The Beautiful Game has important lessons to offer team-based, talent-dependent industries, believes Professor Chris Brady, former dean of the BPP Business School
, who is now helping his son to run Southend United
“People say that business is more complex than football. But rather than saying that ‘business is complex and football is simple’, it’s useful to turn it on its head and say ‘we’re really complex so what can we do to simplify things?’”, he said in his keynote speech at the Human Resources Forum
in London this week.
Moreover, in future terms, football could provide an indication of what new ways of working might look like. For example, players are able to pick where they want to go and can move into more or less any position on the pitch.
But the same will also be true of the worker of the future – as people become increasingly flexible in their working arrangements, they will likewise progressively pick and choose which employers to work for based on which appear the most attractive.
To ensure that players understand the commercial realities facing themselves, their manager and the club they play for, meanwhile, Brady indicated that the focus should be on communicating 10 key points:
1. Brand: What is the essence of our business and what does it mean to be part of our organisation? What won’t we compromise on and what is the company story – so how did we get here, what do we believe in and what do we consider to be acceptable or not?
2. Organisational goals: What are we trying to achieve and why? Chief executives should also ask themselves what is their job? Is it, for example, about boosting shareholder value or creating and protecting the brand?
3. Strategy: How should we pursue and implement it? While defining strategy should take about 10 minutes, implementing it will take much longer – between 18 months and two years, in fact, believes Brady.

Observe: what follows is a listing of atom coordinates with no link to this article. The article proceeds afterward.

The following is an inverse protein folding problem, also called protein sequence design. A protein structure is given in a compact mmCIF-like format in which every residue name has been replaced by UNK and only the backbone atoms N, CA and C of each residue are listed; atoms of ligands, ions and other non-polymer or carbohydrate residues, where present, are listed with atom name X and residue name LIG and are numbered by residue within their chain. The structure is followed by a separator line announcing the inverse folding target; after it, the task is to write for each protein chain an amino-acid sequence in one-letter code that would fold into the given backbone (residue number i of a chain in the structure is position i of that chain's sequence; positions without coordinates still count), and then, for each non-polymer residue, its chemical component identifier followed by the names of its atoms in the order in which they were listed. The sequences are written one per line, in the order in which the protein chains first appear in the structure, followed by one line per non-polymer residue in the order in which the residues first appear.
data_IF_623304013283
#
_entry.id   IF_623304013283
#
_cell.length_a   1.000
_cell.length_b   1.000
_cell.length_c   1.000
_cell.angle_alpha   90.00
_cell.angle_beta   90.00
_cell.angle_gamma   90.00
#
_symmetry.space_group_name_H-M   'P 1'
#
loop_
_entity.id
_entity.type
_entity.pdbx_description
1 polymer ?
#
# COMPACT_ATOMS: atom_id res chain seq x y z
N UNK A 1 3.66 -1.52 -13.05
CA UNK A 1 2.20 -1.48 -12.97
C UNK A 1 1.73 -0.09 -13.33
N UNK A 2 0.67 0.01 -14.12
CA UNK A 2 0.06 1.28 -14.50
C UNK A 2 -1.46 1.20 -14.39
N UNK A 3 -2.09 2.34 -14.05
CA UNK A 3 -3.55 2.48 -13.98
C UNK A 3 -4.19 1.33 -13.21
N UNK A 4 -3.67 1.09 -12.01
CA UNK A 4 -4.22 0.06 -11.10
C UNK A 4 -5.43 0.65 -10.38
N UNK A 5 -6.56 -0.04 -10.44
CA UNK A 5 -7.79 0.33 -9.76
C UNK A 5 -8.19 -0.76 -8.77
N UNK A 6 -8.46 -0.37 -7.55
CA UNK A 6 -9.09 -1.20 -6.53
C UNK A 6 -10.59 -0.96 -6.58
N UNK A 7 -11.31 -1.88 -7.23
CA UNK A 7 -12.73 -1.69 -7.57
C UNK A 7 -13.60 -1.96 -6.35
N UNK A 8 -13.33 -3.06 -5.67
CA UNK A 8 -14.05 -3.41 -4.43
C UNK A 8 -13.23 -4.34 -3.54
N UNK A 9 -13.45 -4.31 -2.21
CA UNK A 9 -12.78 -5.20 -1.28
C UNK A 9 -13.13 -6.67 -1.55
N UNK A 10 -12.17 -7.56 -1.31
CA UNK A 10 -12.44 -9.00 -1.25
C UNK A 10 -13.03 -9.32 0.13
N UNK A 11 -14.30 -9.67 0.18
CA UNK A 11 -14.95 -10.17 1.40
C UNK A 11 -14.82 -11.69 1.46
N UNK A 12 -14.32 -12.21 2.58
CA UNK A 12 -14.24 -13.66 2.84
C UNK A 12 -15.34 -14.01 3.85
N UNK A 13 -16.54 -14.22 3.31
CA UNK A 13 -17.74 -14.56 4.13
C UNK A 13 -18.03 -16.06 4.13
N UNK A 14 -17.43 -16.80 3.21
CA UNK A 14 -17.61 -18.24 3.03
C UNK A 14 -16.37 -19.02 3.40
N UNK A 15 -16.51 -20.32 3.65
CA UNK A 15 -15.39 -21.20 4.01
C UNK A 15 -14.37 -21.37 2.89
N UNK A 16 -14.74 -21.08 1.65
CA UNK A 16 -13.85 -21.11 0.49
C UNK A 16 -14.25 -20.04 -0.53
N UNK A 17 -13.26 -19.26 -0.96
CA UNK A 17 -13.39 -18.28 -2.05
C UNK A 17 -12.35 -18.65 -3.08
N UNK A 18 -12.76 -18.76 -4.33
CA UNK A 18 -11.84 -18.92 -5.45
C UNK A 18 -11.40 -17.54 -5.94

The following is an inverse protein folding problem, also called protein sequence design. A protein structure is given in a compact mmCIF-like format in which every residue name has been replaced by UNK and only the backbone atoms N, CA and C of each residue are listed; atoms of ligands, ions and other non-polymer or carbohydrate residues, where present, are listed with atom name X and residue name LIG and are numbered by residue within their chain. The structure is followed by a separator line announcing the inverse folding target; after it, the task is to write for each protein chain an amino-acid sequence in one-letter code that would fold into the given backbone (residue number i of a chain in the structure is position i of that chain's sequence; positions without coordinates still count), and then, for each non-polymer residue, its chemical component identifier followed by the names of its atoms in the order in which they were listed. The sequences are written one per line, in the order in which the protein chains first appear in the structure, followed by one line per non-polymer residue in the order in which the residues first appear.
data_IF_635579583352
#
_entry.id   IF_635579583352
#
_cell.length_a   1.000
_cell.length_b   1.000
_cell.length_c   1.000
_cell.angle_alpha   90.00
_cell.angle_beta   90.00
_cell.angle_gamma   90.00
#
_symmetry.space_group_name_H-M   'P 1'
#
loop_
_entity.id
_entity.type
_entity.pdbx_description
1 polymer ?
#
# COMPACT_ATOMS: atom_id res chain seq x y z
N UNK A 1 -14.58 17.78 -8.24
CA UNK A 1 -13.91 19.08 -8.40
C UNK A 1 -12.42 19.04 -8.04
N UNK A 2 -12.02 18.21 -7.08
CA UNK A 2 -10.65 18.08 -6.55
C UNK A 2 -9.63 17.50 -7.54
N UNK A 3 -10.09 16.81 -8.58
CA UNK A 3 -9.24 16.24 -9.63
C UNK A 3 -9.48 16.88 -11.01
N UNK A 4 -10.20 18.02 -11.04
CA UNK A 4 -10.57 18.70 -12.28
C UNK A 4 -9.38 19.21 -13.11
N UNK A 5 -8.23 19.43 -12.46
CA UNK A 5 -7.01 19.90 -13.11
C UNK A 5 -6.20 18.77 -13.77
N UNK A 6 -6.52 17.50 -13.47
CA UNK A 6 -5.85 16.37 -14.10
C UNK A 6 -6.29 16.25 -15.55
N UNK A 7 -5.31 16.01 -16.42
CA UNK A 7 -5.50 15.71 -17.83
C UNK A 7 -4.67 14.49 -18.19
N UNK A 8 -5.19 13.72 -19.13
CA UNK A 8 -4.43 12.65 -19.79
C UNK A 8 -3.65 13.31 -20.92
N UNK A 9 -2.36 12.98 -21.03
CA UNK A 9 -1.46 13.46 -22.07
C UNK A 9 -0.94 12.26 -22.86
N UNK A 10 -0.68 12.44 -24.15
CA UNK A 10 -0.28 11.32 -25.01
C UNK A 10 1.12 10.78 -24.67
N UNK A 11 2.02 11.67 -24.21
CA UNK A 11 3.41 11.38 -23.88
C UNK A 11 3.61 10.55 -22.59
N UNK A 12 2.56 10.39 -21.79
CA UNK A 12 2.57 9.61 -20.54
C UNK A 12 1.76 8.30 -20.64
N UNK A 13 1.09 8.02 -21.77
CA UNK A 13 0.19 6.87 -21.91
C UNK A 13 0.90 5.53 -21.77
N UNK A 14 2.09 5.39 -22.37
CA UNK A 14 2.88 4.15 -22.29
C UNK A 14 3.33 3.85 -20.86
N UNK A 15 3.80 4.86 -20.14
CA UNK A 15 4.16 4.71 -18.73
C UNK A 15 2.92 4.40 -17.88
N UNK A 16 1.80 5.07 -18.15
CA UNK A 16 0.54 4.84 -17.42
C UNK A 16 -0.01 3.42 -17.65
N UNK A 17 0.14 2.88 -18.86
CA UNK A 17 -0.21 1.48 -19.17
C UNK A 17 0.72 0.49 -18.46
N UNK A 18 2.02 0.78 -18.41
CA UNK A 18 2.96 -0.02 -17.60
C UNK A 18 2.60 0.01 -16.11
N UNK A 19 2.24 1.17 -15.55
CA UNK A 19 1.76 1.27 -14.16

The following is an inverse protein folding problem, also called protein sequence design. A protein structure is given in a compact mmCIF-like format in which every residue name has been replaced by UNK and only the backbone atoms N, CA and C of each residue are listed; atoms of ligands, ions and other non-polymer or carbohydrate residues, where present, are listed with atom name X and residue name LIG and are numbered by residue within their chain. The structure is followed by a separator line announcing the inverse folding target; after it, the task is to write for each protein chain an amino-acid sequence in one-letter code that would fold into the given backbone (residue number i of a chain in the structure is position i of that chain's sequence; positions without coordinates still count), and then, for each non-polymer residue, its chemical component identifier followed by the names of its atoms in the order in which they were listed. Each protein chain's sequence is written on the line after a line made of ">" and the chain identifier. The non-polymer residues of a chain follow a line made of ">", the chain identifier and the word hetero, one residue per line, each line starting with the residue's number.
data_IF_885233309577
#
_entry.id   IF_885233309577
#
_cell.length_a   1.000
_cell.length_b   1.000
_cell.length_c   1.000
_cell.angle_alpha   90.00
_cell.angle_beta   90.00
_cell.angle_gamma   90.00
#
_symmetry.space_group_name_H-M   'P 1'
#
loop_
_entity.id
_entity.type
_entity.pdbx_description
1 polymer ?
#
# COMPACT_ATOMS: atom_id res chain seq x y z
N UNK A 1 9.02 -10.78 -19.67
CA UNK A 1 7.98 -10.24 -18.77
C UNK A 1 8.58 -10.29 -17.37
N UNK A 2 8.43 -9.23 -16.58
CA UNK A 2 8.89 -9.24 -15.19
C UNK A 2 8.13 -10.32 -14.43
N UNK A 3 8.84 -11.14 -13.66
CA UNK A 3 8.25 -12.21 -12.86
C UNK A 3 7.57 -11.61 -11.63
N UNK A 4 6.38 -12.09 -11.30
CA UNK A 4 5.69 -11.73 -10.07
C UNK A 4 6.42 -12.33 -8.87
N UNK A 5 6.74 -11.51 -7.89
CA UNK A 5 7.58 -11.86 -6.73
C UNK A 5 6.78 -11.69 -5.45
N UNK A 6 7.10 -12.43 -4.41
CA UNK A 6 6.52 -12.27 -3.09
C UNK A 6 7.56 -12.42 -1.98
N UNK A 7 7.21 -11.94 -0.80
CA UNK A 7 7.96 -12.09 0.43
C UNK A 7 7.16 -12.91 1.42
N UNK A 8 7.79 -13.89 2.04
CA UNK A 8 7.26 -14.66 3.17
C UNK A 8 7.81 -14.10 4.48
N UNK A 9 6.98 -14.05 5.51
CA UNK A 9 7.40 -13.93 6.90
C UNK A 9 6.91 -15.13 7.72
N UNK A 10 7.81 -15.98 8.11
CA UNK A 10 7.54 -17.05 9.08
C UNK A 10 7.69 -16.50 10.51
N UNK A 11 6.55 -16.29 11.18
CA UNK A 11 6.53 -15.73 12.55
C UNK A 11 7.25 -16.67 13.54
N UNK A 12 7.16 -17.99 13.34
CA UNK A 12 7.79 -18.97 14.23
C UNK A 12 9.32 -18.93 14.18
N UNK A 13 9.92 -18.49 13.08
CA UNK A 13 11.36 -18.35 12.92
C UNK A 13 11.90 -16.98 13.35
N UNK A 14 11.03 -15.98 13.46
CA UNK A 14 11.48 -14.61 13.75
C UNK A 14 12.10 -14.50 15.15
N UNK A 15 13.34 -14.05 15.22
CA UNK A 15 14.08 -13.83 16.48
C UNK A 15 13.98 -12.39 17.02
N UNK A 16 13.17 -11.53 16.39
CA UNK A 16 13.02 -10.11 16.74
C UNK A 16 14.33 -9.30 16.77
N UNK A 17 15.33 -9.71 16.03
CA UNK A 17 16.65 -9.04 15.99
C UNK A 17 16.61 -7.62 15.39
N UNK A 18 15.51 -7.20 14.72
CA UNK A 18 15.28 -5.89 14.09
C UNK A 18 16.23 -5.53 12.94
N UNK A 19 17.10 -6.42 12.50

He offered an anecdote to make the point: “Seven or eight years ago, the head of BAE Systems asked his directors ‘how do we grow? The US spends the most in the world on defence so how do we grow? We go there – do we all agree? Right, now do it”.
4. Don’t just do things because they have always been done that way: Turn established ideas on their head and think of things in alternative ways. For example, rather than ask ‘why would I want to create an open plan office?’, think about ‘why wouldn’t I want it to be open plan?’
5. Individual roles within a team: Everyone should have a clear idea of their role and where they fit into the organisation.
6. Generalist skills: Colleagues should have some idea of other people’s roles so that, if someone is off sick or requires support, everyone know what to do and can help at least at a basic level even if they are not expert.
7. Team goals: What constitutes good team performance? Ensuring the team continues to perform may mean disadvantaging one member for the greater good, for example, in a football context, substituting one player for another.
8. Individual performance: What constitutes good individual performance and are people held accountable for it? Considerations here include praising and rewarding good performance and challenging poor performance. It also involves looking at whether the people in your organisation are promoted on merit and seeing whether staff would agree with your conclusions.
9. Resources: Personnel have to be provided with the resources necessary to enable them to do the job demanded of them.
“Footballers will give any excuse for not doing a good job such as the pitch was terrible. So the back office has to be no-excuse environment,” Brady said. “It’s the job of the back office to take all the excuses away so you can say ‘you’re a crap salesman and we know you’re no good because all of the necessary tools were in place.”
10. Clarity and equity: Be absolutely clear and fair. People will put up with any kind of decisions, feedback or appraisal as long as they are fair and it is understood why certain decisions were taken.